Based on what I've found in the source code:
This emulates a graphics adapter specific to VirtualBox, the same as in previous versions (<6.0.0).
This is the default for images created for previous versions of VirtualBox (<6.0.0) and for Windows guests before Windows 7.
It has some form of 3D passthrough, but – if I remember correctly – uses ...
You need a HDMI-to-VGA adapter. Your laptop is outputting an HDMI signal which has to be converted to VGA.
Some connectors are physically different, but use identical signaling - in these cases a passive adapter is sufficient. Passive means there's no signal transformation necessary. It's just two different connectors wired together. For example, DVI-A is ...
You need to add a new panel to the second screen, and add a task manager to that.
Right-click on the background of the second screen -> Add Panel -> Empty Panel.
If you know how to move panels and add widgets to the panel, then move the panel to where you want it, add the tasks widgets, then set it to also only show widgets from the current screen.
Let's look at the signals in a VGA connector:
Pins 1, 2, 3: (R, G, B) 0 to 0.7V analog color signals to the monitor
Pins 13, 14: (Hsync, Vsync) 0 to 5V TTL synchronization signals to the monitor
Pin 9: 5V power to the monitor's I2C EEPROM
Pins 12, 15: (SDA,SCL) 0 to 5V I2C clock and data to/from the monitor's EEPROM
Pins 11, 12, 4, 15: (ID0,ID1,ID2,ID3) ID ...
VGA is the only analog signal from the above mentioned ones so it's already an explanation for difference. Using the adapter can further worsen your situation.
some further reading: http://www.digitaltrends.com/computing/hdmi-vs-dvi-vs-displayport-vs-vga/
But they do tell you quite explicitly when you should prefer them:
– VBoxSVGA: The default graphics controller for new VMs that use Linux or Windows 7 or later. This graphics controller improves performance and 3D support when compared to the legacy VBoxVGA option.
Linux or Windows >7
improves performance and 3D support
– VBoxVGA: Use this graphics ...
Many people get this the wrong way round.
Signals go from > to
You might think you're connecting your display to your computer, but you're not. You're connecting the computer to the display.
This means your signal goes from the computer to the display - that's an HDMI to VGA connection.
HDMI is a digital format, VGA is an analog format, so any connector ...
I had a similar issue with one of my dual monitors not showing up after resuming from sleep. I used the keyboard shortcut Ctrl+Shift+Win+B to restart the graphics driver and my main screen flickered off and then both screens turned on.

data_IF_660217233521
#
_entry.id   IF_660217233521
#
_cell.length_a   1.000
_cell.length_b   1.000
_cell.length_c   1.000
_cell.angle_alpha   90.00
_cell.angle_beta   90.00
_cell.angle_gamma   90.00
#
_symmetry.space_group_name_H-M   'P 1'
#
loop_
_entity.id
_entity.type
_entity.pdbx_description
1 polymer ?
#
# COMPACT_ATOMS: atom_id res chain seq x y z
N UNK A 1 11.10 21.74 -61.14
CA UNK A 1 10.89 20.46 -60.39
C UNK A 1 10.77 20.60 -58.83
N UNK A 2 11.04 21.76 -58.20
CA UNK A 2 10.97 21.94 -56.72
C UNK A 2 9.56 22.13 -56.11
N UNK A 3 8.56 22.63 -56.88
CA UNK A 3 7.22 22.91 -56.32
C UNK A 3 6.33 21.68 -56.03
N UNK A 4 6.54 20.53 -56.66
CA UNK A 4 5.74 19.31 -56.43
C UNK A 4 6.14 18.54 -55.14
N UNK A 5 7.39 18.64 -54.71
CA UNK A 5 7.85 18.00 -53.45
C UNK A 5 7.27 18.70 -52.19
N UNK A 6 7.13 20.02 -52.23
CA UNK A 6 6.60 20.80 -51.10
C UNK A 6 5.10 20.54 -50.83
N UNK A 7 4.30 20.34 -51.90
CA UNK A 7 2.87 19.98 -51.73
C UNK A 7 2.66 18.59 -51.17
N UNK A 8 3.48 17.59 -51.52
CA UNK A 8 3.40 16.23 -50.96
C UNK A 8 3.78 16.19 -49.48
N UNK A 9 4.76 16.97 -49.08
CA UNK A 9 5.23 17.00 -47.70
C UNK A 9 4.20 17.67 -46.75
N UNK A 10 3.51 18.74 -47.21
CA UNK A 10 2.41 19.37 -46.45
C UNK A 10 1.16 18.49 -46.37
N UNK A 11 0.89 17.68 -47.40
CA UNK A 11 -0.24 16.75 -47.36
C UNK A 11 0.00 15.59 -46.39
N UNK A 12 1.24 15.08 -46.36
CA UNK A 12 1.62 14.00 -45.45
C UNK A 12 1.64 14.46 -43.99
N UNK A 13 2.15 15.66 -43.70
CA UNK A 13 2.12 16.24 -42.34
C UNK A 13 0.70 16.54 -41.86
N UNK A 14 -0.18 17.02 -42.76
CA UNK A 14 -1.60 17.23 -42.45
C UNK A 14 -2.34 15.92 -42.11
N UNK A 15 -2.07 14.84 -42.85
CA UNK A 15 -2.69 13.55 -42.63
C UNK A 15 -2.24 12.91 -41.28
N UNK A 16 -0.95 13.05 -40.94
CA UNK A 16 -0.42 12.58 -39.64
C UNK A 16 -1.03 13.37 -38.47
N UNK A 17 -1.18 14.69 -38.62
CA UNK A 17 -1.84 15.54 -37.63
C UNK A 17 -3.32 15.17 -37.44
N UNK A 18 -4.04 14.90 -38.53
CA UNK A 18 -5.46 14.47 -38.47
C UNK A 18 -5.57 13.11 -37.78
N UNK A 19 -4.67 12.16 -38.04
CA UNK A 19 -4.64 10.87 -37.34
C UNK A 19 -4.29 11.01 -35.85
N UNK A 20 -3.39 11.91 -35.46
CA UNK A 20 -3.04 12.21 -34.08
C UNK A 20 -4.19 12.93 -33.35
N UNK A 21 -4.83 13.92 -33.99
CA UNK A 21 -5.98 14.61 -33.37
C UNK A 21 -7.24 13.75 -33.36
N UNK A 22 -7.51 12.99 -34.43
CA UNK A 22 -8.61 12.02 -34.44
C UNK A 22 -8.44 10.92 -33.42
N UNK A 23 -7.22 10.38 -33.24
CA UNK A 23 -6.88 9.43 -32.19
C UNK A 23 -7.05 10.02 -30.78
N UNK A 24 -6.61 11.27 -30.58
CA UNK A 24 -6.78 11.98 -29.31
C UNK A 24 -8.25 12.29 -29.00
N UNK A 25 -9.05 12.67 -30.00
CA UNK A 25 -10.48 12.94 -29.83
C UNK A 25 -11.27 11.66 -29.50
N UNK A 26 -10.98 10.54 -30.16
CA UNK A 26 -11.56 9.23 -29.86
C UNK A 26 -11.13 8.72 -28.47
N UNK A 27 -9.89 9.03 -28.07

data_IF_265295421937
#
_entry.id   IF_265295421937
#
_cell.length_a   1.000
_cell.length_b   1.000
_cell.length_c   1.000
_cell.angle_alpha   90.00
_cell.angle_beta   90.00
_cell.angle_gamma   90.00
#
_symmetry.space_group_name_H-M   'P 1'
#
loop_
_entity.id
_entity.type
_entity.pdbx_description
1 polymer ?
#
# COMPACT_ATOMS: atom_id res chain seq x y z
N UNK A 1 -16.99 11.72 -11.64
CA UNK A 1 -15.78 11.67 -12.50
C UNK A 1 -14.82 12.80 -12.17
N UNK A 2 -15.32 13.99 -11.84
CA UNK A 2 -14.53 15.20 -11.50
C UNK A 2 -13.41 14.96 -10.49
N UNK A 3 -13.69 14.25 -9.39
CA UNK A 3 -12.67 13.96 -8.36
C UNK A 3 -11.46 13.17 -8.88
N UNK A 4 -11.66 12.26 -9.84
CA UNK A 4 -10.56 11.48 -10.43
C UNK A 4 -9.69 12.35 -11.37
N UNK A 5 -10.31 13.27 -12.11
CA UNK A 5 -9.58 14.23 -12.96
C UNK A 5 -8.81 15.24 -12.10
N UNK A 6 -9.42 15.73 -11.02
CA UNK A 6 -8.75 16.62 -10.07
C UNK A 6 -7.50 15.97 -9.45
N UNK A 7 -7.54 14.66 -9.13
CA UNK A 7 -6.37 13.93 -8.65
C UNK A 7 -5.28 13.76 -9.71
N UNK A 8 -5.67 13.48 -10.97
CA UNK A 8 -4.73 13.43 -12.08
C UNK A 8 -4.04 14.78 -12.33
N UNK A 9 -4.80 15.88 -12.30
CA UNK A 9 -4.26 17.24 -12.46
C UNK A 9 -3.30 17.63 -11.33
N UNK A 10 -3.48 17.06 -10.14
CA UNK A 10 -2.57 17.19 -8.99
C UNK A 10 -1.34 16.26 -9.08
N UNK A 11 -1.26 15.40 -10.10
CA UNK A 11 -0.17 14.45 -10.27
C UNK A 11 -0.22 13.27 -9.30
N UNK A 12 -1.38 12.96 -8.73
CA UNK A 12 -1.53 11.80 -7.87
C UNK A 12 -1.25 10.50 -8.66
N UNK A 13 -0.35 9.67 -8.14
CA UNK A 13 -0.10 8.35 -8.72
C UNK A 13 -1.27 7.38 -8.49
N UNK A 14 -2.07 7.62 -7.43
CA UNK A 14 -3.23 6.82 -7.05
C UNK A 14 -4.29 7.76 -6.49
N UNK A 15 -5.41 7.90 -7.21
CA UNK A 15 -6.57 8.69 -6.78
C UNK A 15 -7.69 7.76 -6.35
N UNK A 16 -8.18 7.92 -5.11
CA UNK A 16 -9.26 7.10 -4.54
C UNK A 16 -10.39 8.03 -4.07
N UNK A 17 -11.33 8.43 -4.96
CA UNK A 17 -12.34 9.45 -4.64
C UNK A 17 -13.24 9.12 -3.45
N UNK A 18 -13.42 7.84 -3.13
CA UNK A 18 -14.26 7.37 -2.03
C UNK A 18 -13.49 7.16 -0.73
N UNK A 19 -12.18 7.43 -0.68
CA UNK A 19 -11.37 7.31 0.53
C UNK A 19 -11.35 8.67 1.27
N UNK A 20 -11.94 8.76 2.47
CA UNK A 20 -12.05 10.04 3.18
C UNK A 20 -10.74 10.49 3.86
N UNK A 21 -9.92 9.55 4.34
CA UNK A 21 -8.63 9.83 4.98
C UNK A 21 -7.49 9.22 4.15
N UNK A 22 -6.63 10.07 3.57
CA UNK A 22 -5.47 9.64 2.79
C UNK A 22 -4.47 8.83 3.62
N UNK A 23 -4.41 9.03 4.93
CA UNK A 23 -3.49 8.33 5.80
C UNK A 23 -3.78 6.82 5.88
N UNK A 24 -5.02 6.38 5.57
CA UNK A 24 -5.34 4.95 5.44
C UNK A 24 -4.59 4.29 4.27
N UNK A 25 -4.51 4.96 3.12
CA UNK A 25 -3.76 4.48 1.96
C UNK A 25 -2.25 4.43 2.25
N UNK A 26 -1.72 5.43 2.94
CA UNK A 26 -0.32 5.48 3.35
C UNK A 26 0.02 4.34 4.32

There's some more information in this question.
VGA is analog. HDMI is digital. Meaning: the digital output of your computer is converted to the analog VGA signal. The analog VGA signal is converted back to a digital signal by your monitor. These conversions depend on the quality of the involved cable, connectors and especially the analog/digital converter components within your graphics card and the ...
Each and every VGA flat-panel display has an "Auto" button. It automatically adjusts the interpretation of the analog signal to achieve a (more or less) pixel-perfect mapping.
Activate this function when the outer edges of the image displayed are clearly defined (nothing black) and you have text visible.
Still, 1080p is in the upper regions of what's ...
Performance is one difference. Testing with glxgears, I get:
VBoxVGA: 60fps +/- 2 (very low, but moving a window around is not smooth so it seems plausible)
VMSVGA: 1570fps +/- 50 (after a reboot, I get 1300fps +/- 200?!)
VBoxSVGA: 970fps +/- 30 (in this mode, Cinnamon warns me that the desktop environment's graphics are running on CPU)
The guest additions ...
Basically, HDMI is digital and VGA is analogue.
There are a few solutions:
1) Buy a docking station which provides access to 2x HDMI or 1x HDMI + 1x DVI.
2) Use an on-board DVI instead of the VGA.
3) Buy a HDMI -> VGA converter. The 1st VGA will no longer seem blurry in comparison with the HDMI.
Assuming brightness,contract and sharpness are the same in both cases, there could be 2 other reasons why text is sharper with DVI/HDMI:
The first has already been stated, VGA is analog so will need to go through an analog to digital conversion inside the monitor, this will theoretically degrade image quality.
Secondly, assuming you are using Windows there ...
The pixel clock adjusts how wide the input pixels are. VGA is an analog input, there are no clear-cut boundaries between pixels and the monitor must guess.
If the clock setting gets misadjusted, your display gets blurry and that’s probably why it no longer causes interference.
To adjust the clock and phase settings properly, view a pixel checkerboard on ...
As others have said, VGA is an analog signal but the pixels in a flat panel display are digital. The monitor has to know where in the VGA analog waveform to sample the signal to convert it to digital. The auto adjust feature on flat panel displays attempts to guess the best timing for that sampling. But if the timing isn't perfect, you will get a blurry ...